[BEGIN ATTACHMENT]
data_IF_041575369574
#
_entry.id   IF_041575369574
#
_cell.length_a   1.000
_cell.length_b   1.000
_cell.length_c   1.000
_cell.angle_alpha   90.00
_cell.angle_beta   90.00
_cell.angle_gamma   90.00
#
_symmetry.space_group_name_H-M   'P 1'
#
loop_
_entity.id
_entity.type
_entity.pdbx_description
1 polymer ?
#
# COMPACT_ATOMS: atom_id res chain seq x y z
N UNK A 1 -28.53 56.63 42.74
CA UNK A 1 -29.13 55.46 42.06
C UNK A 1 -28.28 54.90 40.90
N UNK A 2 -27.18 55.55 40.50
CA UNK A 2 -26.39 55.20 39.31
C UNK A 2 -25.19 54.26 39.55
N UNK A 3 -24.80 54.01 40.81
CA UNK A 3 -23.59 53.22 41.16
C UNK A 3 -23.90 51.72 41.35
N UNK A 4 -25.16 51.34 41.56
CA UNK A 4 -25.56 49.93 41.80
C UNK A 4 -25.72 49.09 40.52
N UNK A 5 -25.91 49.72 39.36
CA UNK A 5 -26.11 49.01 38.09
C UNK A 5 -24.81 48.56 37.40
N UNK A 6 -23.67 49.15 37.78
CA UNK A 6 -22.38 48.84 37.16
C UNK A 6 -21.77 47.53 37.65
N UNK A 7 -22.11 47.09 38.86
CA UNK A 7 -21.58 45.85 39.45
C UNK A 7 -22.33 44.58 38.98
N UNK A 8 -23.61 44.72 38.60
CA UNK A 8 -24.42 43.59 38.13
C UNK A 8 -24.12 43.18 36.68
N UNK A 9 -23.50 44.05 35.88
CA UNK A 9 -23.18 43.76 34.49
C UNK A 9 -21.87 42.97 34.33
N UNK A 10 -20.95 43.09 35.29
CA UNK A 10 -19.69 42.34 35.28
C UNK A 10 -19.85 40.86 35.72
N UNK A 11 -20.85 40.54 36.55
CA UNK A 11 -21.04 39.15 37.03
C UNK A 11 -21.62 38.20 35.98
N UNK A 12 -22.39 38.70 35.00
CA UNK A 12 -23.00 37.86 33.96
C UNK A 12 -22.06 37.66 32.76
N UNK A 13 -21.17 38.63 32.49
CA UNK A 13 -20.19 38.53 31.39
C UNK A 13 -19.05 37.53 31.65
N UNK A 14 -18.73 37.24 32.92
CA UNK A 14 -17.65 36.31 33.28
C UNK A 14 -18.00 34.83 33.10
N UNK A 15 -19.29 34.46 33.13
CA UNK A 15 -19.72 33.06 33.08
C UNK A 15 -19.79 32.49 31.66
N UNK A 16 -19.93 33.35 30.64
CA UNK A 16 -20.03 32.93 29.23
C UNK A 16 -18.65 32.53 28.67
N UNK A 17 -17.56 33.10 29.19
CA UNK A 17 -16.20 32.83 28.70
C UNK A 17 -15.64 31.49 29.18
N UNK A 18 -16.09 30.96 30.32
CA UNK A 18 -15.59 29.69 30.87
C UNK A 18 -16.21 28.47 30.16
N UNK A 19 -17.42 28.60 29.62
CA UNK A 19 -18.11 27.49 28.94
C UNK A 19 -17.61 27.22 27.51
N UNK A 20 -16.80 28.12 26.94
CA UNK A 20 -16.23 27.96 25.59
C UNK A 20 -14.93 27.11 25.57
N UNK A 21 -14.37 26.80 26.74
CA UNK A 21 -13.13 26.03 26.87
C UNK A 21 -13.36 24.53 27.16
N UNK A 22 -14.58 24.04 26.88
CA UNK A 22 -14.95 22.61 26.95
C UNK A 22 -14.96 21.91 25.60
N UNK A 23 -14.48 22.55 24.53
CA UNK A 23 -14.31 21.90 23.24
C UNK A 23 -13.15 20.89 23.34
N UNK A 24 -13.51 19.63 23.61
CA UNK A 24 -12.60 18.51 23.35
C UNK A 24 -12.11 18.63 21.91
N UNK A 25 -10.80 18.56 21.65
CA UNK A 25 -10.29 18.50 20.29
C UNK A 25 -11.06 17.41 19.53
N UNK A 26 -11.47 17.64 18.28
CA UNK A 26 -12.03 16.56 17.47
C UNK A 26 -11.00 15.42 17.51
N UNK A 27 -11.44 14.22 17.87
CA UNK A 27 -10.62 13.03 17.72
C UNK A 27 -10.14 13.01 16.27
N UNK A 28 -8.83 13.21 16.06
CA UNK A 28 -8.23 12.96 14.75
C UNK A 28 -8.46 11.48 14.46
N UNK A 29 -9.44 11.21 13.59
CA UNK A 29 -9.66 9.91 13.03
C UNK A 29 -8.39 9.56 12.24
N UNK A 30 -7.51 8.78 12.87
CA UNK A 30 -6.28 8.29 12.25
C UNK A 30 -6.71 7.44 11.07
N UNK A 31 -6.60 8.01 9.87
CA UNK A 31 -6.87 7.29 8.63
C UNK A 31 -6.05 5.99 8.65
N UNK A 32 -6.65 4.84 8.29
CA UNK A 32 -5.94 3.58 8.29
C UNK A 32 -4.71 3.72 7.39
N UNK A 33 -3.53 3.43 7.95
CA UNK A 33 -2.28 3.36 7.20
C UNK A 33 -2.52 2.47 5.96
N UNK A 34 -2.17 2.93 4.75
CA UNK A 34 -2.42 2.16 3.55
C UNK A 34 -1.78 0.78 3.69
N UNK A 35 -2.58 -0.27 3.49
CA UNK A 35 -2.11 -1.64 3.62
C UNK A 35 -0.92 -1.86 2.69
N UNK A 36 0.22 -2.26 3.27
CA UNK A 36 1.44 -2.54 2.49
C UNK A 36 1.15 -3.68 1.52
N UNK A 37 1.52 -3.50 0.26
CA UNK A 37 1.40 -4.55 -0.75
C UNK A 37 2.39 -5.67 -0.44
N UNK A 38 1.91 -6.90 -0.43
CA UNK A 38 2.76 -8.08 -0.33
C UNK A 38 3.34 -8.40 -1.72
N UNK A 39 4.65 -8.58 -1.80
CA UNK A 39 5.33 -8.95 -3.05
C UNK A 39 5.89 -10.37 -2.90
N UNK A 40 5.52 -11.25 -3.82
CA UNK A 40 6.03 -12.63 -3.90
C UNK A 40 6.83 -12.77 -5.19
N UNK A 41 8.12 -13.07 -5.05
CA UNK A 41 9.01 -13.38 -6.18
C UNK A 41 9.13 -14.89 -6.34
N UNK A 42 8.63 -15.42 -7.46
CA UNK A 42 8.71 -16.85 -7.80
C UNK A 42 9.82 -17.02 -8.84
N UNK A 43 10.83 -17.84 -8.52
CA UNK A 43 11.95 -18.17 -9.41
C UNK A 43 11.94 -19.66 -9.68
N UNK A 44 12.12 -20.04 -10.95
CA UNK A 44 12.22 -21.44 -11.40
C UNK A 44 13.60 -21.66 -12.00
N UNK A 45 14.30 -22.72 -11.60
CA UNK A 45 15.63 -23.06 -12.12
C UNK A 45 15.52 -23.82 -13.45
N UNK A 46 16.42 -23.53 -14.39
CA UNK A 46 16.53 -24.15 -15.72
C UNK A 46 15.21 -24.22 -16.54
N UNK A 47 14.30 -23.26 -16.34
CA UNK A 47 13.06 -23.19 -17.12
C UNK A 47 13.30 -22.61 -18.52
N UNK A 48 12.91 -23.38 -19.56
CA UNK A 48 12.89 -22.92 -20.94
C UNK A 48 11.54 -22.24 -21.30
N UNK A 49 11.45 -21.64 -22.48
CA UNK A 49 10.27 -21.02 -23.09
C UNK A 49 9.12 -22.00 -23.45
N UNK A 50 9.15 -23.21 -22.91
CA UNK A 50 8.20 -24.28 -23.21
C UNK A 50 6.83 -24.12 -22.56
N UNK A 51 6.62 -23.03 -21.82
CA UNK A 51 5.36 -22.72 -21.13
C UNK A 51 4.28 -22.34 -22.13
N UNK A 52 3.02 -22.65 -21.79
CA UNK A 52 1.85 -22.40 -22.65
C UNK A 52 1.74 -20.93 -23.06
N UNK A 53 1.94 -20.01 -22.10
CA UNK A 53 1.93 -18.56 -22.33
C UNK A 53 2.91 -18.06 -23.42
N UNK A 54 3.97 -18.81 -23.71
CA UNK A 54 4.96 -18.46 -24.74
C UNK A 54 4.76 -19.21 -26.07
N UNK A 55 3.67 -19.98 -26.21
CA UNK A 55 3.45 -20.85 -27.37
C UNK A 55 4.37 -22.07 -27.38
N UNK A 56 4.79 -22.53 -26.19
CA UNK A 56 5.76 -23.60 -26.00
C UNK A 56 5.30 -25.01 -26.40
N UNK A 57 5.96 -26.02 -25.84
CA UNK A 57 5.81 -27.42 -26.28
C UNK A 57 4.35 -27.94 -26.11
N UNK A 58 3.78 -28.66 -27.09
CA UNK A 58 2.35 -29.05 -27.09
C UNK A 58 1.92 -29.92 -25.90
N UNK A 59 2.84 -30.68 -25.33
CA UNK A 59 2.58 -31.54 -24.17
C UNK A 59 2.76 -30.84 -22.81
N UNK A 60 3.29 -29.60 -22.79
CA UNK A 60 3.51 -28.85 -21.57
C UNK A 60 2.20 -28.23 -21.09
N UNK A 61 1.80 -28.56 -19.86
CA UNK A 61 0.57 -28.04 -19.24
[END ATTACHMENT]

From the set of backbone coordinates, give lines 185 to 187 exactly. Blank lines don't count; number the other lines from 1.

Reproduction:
C UNK A 55 4.37 -22.07 -27.38
N UNK A 56 4.79 -22.53 -26.19
CA UNK A 56 5.76 -23.60 -26.00